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Bryars: The Sinking of the Titanic


Download links and information about Bryars: The Sinking of the Titanic by Gavin Bryars Ensemble. This album was released in 1995 and it belongs to Rock genres. It contains 11 tracks with total duration of 01:01:06 minutes.

Artist: Gavin Bryars Ensemble
Release date: 1995
Genre: Rock
Tracks: 11
Duration: 01:01:06
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No. Title Length
1. The Sinking of the Titanic: I. Opening Part I 1:48
2. The Sinking of the Titanic: II. Titanic Hymn (Autumn) All strings 5:09
3. The Sinking of the Titanic: III. Hymn II 5:25
4. The Sinking of the Titanic: IV. Interlude 4:35
5. The Sinking of the Titanic: V. Hymn III 7:46
6. The Sinking of the Titanic: VI. Hymn IV 6:25
7. The Sinking of the Titanic: VII. Opening Part II 6:10
8. The Sinking of the Titanic: VIII. Titanic Lament 5:23
9. The Sinking of the Titanic: IX. Woodblocks 11:39
10. The Sinking of the Titanic: X. Last Hymn 2:06
11. The Sinking of the Titanic: XI. Coda 4:40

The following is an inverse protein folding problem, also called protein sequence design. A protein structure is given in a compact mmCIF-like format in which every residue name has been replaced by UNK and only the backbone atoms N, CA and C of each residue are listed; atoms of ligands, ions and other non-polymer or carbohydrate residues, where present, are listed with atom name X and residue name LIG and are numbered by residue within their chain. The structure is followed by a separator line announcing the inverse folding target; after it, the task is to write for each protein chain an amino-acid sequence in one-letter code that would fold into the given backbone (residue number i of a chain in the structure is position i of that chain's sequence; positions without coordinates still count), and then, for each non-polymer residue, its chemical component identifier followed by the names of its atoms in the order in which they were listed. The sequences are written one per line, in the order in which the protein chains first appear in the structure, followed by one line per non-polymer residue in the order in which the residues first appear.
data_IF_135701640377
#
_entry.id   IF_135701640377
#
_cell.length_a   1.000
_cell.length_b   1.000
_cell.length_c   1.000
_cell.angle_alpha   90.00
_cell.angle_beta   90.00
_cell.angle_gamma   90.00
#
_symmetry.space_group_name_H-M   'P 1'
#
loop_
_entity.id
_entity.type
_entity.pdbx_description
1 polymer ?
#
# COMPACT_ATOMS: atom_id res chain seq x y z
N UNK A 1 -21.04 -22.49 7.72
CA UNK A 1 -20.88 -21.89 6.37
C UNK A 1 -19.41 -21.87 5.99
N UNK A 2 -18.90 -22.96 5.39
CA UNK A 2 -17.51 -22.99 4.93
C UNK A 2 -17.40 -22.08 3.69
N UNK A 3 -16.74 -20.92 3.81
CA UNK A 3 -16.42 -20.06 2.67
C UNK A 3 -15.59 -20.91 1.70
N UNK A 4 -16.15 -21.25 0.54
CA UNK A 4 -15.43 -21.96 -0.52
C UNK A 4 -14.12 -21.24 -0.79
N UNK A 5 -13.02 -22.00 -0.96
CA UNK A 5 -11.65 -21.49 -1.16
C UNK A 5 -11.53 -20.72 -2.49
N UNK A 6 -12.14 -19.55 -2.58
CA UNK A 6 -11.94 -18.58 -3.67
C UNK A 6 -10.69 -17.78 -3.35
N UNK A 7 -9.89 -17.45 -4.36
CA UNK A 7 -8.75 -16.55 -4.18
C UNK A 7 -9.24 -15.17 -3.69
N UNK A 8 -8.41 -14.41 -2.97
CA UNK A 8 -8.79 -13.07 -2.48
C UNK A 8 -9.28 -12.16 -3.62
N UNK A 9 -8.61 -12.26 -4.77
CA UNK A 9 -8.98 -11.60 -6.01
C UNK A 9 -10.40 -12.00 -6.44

One of the two works for which composer Gavin Bryars is best known (the other being "Jesus' Blood Never Failed Me Yet"), his epochal "The Sinking of the Titanic" had been recorded three times in the 25 years since its creation. The first, for Brian Eno's Obscure label, was a landmark recording, but went swiftly out of print and became a much sought after collector's item, while the third, a relatively bland performance on Point, was widely distributed in the late '90s. In between, on the independent Belgian label Les Disques du Crepuscule, Bryars recorded what is possibly the definitive version though again, it is a difficult disc to locate. The composition is an attempt to metaphorically replicate the disaster of 1912 utilizing various elements associated with it, including the songs and hymns reported played on board that evening both before the iceberg was struck and as the ship was sinking. It's structured as an "open" piece, in that material subsequently uncovered may be added and information that becomes discredited may be discarded. The overall mood is, befittingly, sub-aqueous with long sustained tones on the strings, bass clarinet, and horn written to give the impression of sounds traveling great distances beneath the sea. This album was recorded in a large, abandoned water tower that adds enormously to its reverberative nature. The hymns used (particularly "Autumn," which modern listeners will recognize as being very similar to "Amazing Grace") take on a remarkably plaintive and ethereal character as the image of an undersea orchestra takes form. Bryars also incorporates taped narration from survivors and various underwater sounds, including the forlorn pinging of sonar, carrying the enormous and melancholy weight of searchers for the wreckage. Indeed, much of the great success of this work is its combination of minimalist compositional technique, the emotional impact of the hymns, and the scientific examination of the event from a distance over time. Always in the background is Bryars' romantic notion of the sounds of the drowning orchestra still reverberating beneath the waves. The Sinking of the Titanic is arguably one of the signal compositions of the 20th century and an extraordinarily beautiful work. While the performance on the Point label is serviceable, the interested listener is well advised to search out either this recording or the original on Obscure.